marijuana leaf

Marijuana as a Gateway to Other Drug Use

Marijuana, also known as pot or weed, is sometimes called a “gateway” drug, meaning it can lead to harder drug use. This idea came about when scientists learned that many people who use “hard drugs,” like cocaine, heroin, and ecstasy, first began using marijuana.

It seems that while harder drug users tend to start with marijuana, not all marijuana uses proceed to using harder drugs. Therefore, the gateway marijuana theory says that drug abuse happens in a series of stages, with less dangerous drugs, like marijuana, coming first and more dangerous drugs coming later on.

 

Marijuana’s link to harder drug use

Research supporting the gateway drug theory points to marijuana’s link to harder drug use. Recently Yale University published a study that found men aged 18-25 who used marijuana were more likely to abuse prescription drugs, including OxyContin and Percocet, compared to men in that age range who did not use marijuana.

Over 50,000 males were surveyed and revealed that 34 percent of abusers had smoked marijuana in the past. They concluded that those who used marijuana were 2.5 times more likely to eventually abuse prescription drugs. Other studies have found more striking statistics. The National Institute on Drug Abuse (NIDA) found that marijuana users were 104 times more likely to use cocaine than non-marijuana users.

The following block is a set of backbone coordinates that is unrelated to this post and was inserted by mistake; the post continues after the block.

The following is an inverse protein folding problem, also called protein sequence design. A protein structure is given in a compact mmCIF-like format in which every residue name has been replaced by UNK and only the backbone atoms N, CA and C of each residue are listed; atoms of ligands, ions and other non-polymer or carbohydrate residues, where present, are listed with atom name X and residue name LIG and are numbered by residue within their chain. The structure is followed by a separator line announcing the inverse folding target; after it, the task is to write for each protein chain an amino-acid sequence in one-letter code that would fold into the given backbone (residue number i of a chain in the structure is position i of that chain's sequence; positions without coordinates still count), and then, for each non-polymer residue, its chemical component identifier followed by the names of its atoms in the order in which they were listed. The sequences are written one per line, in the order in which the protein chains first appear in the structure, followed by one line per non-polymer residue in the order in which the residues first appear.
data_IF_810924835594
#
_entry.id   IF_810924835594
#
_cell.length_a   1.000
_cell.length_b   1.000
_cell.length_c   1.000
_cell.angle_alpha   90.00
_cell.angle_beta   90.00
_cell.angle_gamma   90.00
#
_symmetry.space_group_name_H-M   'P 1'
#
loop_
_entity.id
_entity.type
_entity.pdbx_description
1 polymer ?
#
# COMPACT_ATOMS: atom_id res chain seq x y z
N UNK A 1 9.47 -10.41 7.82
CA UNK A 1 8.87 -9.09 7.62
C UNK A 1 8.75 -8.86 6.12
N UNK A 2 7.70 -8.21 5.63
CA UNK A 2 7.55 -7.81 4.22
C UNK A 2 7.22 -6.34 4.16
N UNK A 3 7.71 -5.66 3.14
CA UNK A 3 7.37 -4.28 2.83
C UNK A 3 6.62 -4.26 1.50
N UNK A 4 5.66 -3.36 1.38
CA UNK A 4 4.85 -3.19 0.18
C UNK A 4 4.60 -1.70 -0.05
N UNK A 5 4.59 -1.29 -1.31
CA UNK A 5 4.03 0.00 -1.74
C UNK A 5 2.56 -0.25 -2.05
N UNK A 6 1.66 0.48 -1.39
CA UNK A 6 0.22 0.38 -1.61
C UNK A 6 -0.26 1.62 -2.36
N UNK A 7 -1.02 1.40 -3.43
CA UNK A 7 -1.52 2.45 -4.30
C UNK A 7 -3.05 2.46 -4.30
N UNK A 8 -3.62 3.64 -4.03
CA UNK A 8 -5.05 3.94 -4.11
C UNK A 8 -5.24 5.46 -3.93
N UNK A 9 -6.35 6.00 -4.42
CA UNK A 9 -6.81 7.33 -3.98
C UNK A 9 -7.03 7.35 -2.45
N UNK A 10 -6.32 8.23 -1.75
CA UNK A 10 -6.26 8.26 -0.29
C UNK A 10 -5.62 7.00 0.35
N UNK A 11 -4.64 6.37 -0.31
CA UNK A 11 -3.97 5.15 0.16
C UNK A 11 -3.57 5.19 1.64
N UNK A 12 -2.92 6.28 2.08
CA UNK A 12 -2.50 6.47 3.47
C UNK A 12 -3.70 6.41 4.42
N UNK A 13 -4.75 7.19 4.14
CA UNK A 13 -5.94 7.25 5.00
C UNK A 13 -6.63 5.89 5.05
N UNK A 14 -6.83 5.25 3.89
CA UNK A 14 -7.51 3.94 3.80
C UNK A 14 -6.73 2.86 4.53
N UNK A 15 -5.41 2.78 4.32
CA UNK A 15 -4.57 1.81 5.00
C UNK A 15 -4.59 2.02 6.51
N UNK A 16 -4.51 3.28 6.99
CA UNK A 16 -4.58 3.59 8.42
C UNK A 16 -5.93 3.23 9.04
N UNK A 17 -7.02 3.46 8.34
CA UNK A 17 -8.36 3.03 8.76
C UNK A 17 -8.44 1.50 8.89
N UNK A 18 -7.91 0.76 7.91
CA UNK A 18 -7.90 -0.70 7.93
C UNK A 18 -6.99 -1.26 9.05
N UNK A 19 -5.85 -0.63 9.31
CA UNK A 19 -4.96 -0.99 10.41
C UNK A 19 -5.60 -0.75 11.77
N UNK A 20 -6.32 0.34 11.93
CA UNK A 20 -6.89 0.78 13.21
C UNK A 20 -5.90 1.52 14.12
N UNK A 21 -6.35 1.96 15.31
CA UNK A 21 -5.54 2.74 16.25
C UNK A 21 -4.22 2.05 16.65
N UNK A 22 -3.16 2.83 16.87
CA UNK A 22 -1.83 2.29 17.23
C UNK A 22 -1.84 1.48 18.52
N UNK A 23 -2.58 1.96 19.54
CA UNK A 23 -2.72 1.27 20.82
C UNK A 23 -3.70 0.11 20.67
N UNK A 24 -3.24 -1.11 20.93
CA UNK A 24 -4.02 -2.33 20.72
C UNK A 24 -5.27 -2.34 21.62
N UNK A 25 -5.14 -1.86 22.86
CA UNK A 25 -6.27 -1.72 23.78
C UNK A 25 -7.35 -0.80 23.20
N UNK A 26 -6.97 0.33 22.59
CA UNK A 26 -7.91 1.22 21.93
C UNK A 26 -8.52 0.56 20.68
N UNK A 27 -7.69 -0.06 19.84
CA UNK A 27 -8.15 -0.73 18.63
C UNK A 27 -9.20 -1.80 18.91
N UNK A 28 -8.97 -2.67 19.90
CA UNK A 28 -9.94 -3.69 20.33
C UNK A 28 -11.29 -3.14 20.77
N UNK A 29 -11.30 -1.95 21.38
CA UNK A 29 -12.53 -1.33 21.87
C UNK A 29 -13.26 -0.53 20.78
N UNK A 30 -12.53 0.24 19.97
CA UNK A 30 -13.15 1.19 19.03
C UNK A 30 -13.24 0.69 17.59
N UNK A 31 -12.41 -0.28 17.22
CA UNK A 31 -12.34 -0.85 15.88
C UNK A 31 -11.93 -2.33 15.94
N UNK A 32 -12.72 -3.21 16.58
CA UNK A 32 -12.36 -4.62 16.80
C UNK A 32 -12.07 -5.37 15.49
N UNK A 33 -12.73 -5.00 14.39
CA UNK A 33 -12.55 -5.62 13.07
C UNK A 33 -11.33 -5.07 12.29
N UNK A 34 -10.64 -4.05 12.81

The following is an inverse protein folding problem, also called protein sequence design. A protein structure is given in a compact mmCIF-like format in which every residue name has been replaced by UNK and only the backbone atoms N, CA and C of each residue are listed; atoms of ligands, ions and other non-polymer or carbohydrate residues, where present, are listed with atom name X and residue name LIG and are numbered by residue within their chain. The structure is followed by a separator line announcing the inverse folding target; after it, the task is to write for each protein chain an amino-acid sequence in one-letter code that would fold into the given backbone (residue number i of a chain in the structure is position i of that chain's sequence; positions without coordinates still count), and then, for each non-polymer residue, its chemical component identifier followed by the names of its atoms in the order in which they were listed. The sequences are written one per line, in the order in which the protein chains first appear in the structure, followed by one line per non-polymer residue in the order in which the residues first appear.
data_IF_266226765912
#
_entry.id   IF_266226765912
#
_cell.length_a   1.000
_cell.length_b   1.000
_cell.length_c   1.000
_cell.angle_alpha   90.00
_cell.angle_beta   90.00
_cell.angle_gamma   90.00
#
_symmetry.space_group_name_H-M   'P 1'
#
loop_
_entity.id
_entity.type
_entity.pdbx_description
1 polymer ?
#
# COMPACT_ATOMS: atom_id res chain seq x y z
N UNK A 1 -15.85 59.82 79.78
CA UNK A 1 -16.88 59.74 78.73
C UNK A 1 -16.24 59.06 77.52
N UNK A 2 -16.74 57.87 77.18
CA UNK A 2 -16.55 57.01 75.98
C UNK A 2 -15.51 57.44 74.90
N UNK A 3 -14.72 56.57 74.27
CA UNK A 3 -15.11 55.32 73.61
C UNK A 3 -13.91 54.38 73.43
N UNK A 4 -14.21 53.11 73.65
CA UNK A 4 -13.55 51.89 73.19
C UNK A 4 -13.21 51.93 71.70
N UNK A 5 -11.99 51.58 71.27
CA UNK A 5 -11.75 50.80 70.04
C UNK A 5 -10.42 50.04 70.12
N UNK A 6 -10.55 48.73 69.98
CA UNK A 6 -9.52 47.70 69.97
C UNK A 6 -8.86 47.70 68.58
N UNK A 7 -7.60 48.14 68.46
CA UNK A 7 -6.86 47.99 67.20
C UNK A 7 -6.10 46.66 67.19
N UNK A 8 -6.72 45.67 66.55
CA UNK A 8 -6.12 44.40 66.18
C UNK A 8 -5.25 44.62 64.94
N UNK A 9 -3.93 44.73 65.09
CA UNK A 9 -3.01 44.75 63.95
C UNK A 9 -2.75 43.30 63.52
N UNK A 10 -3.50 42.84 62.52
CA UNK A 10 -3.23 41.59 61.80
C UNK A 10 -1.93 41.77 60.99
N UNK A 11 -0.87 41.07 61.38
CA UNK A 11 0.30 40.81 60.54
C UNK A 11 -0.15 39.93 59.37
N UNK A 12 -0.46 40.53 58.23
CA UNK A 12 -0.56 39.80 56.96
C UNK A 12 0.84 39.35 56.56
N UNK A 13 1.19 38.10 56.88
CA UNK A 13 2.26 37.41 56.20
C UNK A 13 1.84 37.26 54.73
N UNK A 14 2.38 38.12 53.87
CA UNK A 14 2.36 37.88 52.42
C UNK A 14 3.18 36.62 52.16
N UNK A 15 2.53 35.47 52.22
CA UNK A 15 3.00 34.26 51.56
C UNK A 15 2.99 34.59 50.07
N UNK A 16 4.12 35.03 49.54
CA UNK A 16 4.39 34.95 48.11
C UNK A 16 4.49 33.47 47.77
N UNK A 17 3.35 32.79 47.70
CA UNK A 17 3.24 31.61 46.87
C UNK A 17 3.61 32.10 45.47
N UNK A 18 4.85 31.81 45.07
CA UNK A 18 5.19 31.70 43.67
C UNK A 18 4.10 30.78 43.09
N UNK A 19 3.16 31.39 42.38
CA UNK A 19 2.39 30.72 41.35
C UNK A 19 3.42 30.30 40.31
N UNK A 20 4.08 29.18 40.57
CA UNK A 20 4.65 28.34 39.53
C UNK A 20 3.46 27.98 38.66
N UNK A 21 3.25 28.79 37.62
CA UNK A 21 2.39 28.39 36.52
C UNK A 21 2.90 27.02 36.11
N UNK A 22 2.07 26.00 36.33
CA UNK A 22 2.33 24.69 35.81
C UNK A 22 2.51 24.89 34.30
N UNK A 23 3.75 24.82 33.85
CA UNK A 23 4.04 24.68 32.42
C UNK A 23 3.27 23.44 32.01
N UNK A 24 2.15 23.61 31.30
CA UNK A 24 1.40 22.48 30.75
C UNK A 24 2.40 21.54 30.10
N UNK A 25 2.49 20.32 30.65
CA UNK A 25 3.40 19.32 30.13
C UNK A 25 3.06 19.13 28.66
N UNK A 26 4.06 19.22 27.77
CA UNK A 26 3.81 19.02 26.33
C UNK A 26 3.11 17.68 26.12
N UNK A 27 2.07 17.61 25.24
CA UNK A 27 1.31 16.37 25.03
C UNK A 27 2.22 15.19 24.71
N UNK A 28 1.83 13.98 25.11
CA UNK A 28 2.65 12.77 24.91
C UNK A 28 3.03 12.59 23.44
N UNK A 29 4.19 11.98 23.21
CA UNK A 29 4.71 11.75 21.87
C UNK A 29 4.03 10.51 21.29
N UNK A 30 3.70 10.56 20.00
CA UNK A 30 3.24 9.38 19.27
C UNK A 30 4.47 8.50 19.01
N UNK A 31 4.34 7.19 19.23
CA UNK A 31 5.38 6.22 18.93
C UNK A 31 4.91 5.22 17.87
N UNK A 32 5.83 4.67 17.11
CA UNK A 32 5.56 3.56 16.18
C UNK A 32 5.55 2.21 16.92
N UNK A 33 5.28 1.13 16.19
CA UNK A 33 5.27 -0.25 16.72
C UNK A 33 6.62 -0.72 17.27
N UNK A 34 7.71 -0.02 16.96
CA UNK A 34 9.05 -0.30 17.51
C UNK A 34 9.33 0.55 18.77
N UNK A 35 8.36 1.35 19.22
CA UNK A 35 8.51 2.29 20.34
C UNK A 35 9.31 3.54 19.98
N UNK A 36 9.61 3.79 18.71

There are a few theories as to why harder drug users tend to begin with what seems like merely marijuana use. One theory states that marijuana users initially become accustomed to the high that cannabis provides. Over time the effects become less exciting and the user starts to look for a new way to feel the high. This leads to more experimentation in a search for those same feelings.

 

Accuracy of information

Another theory states that inaccurate information about Marijuana’s effects, like the DARE program beginning in the 1980’s and the film Reefer Madness in the 1930’s, emphasised the dangerousness of marijuana. Because this information was exaggerated, many young people tried marijuana only to learn that it was not as dangerous as they had been told. That led to them questioning the accuracy of information about other drugs, therefore resulting in a domino effect of drug use.

While marijuana may seem to be the first illegal drug that people use, often its use is preceded by tobacco and alcohol use. Therefore, there are likely three gateway drugs that lead to harder drug use. It’s also important to remember that a significant portion of marijuana, alcohol, and tobacco users do not end up using harder drugs.

If you know someone who is experimenting with these drugs, it would be a good time to look at resources to help them manage their use. If they’re unwilling to stop completely, providing education about the negative path that some users go down can be helpful for informing them about the potential physical and psychological health risks associated with drug abuse.

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